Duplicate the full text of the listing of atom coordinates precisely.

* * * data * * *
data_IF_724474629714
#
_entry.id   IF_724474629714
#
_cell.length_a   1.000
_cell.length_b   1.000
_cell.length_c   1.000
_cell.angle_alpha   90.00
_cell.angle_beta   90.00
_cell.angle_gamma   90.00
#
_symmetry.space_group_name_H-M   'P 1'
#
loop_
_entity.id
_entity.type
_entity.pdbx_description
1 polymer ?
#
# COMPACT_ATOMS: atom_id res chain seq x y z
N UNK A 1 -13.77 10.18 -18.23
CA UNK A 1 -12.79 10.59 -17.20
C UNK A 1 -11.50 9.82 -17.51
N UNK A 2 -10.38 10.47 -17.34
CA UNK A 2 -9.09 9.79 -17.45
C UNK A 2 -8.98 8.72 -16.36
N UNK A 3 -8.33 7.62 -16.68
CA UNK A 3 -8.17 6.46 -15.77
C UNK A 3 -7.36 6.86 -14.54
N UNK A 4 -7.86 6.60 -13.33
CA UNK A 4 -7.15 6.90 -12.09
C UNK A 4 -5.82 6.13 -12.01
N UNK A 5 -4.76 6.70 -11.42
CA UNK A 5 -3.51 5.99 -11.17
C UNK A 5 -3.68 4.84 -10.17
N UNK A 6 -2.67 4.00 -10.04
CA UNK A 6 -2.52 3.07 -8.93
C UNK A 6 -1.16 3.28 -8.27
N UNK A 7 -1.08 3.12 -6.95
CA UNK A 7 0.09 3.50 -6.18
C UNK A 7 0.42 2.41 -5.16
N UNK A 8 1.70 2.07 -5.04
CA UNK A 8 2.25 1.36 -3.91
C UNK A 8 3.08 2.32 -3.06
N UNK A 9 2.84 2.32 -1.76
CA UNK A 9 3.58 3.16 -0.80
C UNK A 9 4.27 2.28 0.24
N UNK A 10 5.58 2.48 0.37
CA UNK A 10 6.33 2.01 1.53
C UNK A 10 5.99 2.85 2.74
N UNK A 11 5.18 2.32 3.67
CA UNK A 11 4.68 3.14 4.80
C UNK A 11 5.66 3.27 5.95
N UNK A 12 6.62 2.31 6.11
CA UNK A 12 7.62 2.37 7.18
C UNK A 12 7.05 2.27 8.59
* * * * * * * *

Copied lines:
data_IF_724474629714
#
_entry.id   IF_724474629714
#
_cell.length_a   1.000
_cell.length_b   1.000
_cell.length_c   1.000
_cell.angle_alpha   90.00
_cell.angle_beta   90.00
_cell.angle_gamma   90.00
#
_symmetry.space_group_name_H-M   'P 1'
#
loop_
_entity.id
_entity.type
_entity.pdbx_description
1 polymer ?
#
# COMPACT_ATOMS: atom_id res chain seq x y z
N UNK A 1 -13.77 10.18 -18.23
CA UNK A 1 -12.79 10.59 -17.20
C UNK A 1 -11.50 9.82 -17.51
N UNK A 2 -10.38 10.47 -17.34
CA UNK A 2 -9.09 9.79 -17.45
C UNK A 2 -8.98 8.72 -16.36
N UNK A 3 -8.33 7.62 -16.68
CA UNK A 3 -8.17 6.46 -15.77
C UNK A 3 -7.36 6.86 -14.54
N UNK A 4 -7.86 6.60 -13.33
CA UNK A 4 -7.15 6.90 -12.09
C UNK A 4 -5.82 6.13 -12.01
N UNK A 5 -4.76 6.70 -11.42
CA UNK A 5 -3.51 5.99 -11.17
C UNK A 5 -3.68 4.84 -10.17
N UNK A 6 -2.67 4.00 -10.04
CA UNK A 6 -2.52 3.07 -8.93
C UNK A 6 -1.16 3.28 -8.27
N UNK A 7 -1.08 3.12 -6.95
CA UNK A 7 0.09 3.50 -6.18
C UNK A 7 0.42 2.41 -5.16
N UNK A 8 1.70 2.07 -5.04
CA UNK A 8 2.25 1.36 -3.91
C UNK A 8 3.08 2.32 -3.06
N UNK A 9 2.84 2.32 -1.76
CA UNK A 9 3.58 3.16 -0.80
C UNK A 9 4.27 2.28 0.24
N UNK A 10 5.58 2.48 0.37
CA UNK A 10 6.33 2.01 1.53
C UNK A 10 5.99 2.85 2.74
N UNK A 11 5.18 2.32 3.67
CA UNK A 11 4.68 3.14 4.80
C UNK A 11 5.66 3.27 5.95
N UNK A 12 6.62 2.31 6.11
CA UNK A 12 7.62 2.37 7.18
C UNK A 12 7.05 2.27 8.59